Supreme Court Justice Neil Gorsuch didn’t have much time to get up to speed on his new job.
Only a week after being sworn in, Gorsuch will take the bench for the first time today, filling the space next to Justice Sonia Sotomayor and hearing arguments in three cases, with another four scheduled to follow later in the week. They include a clash tomorrow over the power of the Securities and Exchange Commission to recoup illegal profits and arguments Wednesday in a closely watched church-state dispute.
The flurry of arguments will offer Gorsuch a fast introduction to his new responsibilities and give the public its first glimpse at how he will conduct himself on the court. But preparing for arguments shouldn’t be too difficult for Gorsuch, given his decade on a federal appeals court in Denver, says Alexander “Sasha” Volokh, a professor at Emory University School of Law who served as a law clerk for Sandra Day O’Connor and for Samuel Alito during his first term.
More daunting, perhaps, will be the Supreme Court’s unique rhythms and rituals, including the private conferences the justices hold to discuss cases each week when they are in session. The other eight justices held one last Thursday and were scheduled to consider more than 200 requests for a hearing.
Since plans to overhaul Obamacare stalled last month, attention has turned to plans to rewrite the U.S. tax code. A key component of those discussions is a so-called “border-adjusted tax.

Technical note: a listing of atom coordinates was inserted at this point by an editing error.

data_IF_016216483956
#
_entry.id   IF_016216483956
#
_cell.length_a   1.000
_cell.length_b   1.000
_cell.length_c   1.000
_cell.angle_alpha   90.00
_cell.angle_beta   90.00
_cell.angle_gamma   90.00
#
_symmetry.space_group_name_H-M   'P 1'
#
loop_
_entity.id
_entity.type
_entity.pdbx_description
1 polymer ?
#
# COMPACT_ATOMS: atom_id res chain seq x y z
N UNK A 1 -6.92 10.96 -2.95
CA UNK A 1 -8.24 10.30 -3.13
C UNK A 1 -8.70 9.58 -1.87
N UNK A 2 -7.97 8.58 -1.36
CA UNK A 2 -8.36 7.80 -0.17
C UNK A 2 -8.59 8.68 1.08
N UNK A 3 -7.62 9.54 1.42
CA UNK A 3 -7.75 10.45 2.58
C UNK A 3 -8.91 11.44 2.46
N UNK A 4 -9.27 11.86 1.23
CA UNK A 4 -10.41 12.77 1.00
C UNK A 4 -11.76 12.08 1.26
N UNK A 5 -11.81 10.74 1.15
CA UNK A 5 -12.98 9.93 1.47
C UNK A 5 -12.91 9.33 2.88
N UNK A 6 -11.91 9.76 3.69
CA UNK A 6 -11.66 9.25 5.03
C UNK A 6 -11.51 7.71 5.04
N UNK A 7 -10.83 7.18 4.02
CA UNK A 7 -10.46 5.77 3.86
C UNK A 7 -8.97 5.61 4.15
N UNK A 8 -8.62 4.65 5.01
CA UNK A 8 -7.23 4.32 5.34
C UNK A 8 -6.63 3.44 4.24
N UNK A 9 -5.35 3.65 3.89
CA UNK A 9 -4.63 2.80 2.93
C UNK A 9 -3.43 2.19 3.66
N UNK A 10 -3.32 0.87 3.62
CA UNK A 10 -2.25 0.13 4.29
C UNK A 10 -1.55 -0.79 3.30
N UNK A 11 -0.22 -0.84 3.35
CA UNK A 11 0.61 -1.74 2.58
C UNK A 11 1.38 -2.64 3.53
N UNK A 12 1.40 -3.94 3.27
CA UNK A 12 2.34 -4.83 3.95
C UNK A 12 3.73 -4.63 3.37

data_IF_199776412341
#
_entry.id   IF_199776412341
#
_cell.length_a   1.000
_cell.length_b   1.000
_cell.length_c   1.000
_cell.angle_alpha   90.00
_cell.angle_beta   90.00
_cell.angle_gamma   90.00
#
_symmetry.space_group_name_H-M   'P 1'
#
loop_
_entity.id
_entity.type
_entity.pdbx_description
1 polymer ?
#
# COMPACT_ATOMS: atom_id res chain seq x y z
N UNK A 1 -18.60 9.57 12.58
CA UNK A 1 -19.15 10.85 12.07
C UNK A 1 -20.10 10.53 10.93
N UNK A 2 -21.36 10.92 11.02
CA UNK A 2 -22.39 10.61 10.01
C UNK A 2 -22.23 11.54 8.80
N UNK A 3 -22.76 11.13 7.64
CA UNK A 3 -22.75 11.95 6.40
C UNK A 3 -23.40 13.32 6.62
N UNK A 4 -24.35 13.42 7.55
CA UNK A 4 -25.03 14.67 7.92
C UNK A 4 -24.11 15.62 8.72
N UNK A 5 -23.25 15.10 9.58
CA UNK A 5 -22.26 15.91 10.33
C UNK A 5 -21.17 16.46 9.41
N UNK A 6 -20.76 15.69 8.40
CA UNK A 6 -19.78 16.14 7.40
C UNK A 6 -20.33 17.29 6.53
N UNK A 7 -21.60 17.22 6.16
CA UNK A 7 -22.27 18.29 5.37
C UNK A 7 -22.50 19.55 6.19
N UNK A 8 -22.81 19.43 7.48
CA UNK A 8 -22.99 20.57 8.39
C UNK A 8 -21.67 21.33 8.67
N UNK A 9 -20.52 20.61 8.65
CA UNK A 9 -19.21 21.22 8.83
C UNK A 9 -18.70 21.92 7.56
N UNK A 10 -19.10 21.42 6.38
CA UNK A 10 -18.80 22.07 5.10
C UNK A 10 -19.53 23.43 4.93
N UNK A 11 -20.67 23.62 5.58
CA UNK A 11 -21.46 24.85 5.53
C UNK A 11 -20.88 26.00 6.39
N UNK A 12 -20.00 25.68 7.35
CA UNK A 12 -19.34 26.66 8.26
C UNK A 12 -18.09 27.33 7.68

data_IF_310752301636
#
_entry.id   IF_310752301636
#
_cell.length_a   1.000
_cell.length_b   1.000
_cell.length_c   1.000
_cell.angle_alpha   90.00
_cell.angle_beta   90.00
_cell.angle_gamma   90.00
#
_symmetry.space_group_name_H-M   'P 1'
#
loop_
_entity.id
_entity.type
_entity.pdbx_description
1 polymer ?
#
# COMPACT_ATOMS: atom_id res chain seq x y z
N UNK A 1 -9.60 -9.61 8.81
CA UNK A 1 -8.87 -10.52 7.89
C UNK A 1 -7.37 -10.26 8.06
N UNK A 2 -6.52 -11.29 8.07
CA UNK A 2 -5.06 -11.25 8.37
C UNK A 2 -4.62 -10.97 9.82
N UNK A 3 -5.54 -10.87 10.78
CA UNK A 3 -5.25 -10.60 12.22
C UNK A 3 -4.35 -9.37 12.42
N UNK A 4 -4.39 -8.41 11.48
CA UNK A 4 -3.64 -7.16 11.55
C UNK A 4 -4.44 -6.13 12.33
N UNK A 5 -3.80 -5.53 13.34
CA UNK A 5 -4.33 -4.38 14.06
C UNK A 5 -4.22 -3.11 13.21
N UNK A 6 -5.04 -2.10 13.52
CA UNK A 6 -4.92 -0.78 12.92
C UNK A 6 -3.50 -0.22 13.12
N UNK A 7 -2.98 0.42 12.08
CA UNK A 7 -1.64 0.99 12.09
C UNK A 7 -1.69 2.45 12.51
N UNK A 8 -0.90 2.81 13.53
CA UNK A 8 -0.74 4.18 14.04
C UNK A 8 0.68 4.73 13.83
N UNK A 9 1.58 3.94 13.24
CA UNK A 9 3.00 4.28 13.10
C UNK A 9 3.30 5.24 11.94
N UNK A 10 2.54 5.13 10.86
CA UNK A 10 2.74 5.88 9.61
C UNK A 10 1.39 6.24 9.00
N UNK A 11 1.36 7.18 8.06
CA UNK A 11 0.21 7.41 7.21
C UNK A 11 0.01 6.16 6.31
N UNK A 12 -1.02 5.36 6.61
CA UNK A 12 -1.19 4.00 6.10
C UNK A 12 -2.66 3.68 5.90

But while you might want to brace yourself for political arguments about the “reciprocal tax,” the “matching tax” or the “mirror tax,” you won’t be hearing much about the border tax, if Trump has anything to say about it.
Trump made clear last week that he’s not fond of that name — nor the controversy that has sprung up around the BAT, a key feature of House Speaker Paul Ryan’s tax plan. Retailers, automakers and oil refiners that rely on imported materials have all complained that Ryan’s proposal to tax U.S. companies’ domestic sales and imports while exempting their exports would mean higher prices for consumer goods.
Economists and tax experts who parsed Trump’s remarks last week say the president appeared to be calling for import tariffs — that is, taxes levied on specific goods or countries at varying rates. In describing his vision, Trump called for taxing imports from other countries at the same rates those countries impose on U.S. products. “You say, ‘OK, whatever you charge, we’re charging,”’ Trump said. Left unsaid was how or whether Trump’s plan would tax U.S. companies’ exports.
John Zang contributed to this post.